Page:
# UKDepreciating Land and Buildings

#### longlivehongkong

Hi, I am a student self-studying A Level Accounting and I don't have a teacher to ask so I'm turning to this amazing forum.

The question I am attempting asked me to prepare a statement to calculate the adjusted profit for the year ended 30 June 2017 (details in the first picture). I just do not know how to calculate the increase in the depreciation for land and buildings, because I thought if the buildings were revalued, they would not need to be depreciated. Could anyone please help me deduce how the mark scheme deduced an increase in the depreciation for land and buildings as shown in the second picture?

#### Fidget

VIP Member
Even with revaluations, depreciation still applies.

Maybe I'm missing something here, but I'm not following how the additional depreciation has been calculated in the answer. The new charge for the year is (\$2,700,000/3*4%) = \$36,000. The original amount of (\$2,400,000/3*4%) = \$32,000 has already been charged and so the additional depreciation would be \$36,000-\$32,000 = \$4,000. So I don't know where \$13,000 comes from.

I can't see where the 20 & 25 that is being used in the working comes from either. If, along with the revaluation, the useful life had reduced from 25 years to 20 years, then \$13,000 would be correct. But that piece of information is not there, so I don't know how it's been arrived at.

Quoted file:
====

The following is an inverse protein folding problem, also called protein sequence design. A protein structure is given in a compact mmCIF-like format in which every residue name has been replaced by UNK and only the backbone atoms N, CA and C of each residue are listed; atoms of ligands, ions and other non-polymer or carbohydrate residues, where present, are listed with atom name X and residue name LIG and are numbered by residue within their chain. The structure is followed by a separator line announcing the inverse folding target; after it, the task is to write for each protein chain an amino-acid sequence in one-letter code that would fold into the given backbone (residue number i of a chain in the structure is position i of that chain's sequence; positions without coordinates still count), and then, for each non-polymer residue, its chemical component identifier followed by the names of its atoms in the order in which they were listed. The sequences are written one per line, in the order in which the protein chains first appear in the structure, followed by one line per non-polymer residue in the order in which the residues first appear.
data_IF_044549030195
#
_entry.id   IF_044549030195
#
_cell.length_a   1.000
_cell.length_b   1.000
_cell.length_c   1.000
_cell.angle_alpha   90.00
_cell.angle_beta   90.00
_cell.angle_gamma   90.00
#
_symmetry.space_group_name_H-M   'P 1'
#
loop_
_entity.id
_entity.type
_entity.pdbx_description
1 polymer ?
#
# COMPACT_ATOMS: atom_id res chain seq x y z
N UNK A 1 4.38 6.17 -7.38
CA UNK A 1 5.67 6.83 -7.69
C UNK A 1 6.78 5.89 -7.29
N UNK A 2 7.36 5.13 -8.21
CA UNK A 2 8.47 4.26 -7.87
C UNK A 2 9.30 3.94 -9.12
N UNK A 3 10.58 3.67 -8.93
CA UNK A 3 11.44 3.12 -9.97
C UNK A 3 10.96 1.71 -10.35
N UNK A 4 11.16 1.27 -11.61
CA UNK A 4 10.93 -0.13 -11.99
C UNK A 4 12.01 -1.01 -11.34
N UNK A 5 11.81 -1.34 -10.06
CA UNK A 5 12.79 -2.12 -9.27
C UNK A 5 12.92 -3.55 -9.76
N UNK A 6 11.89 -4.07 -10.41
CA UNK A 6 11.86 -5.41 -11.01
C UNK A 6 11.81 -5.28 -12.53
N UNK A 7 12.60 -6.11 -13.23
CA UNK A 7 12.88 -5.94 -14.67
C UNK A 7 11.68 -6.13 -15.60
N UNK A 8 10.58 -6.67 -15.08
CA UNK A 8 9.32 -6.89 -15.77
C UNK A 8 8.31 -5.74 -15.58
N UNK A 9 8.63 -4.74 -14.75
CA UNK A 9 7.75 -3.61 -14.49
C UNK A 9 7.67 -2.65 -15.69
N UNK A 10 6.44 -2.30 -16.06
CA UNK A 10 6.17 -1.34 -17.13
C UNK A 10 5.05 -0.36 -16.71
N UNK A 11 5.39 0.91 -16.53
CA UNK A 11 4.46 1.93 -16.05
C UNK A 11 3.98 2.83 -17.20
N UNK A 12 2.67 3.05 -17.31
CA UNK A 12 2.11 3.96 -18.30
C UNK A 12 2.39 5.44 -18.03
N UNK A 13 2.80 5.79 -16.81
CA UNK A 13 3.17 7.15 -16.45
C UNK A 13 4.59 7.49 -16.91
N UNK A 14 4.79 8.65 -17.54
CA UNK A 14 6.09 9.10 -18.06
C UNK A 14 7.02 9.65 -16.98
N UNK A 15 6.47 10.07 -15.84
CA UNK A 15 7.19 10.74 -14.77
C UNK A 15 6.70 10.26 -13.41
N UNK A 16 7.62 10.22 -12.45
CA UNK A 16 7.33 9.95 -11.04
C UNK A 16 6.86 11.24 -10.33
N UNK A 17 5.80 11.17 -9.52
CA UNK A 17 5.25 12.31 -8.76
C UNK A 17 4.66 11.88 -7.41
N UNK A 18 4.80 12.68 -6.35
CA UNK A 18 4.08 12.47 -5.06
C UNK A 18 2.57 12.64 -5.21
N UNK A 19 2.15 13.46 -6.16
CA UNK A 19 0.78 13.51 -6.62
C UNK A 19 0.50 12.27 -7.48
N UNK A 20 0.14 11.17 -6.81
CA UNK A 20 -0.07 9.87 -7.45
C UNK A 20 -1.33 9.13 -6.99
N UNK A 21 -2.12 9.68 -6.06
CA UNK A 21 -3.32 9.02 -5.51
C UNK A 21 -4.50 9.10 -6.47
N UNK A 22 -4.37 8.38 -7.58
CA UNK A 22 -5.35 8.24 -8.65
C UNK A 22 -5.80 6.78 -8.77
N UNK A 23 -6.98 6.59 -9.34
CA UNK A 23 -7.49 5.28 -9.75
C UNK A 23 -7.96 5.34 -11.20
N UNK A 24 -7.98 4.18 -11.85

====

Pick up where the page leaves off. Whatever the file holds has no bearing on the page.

#### TaxDevil

I am assuming in UK they let you depreciate land?

#### Fidget

VIP Member
I am assuming in UK they let you depreciate land?
Generally land is treated has having an indefinite useful life and isn't depreciated under UK GAAP (or IFRS).

#### TaxDevil

Same as US, that is what I thought but in depreciation I saw land and building.

#### Fidget

VIP Member
It's only because they're grouped together, and the question tells you how much of the cost is attributed to land and to buildings. You can see from the depreciation rates given too that none is charged on land.

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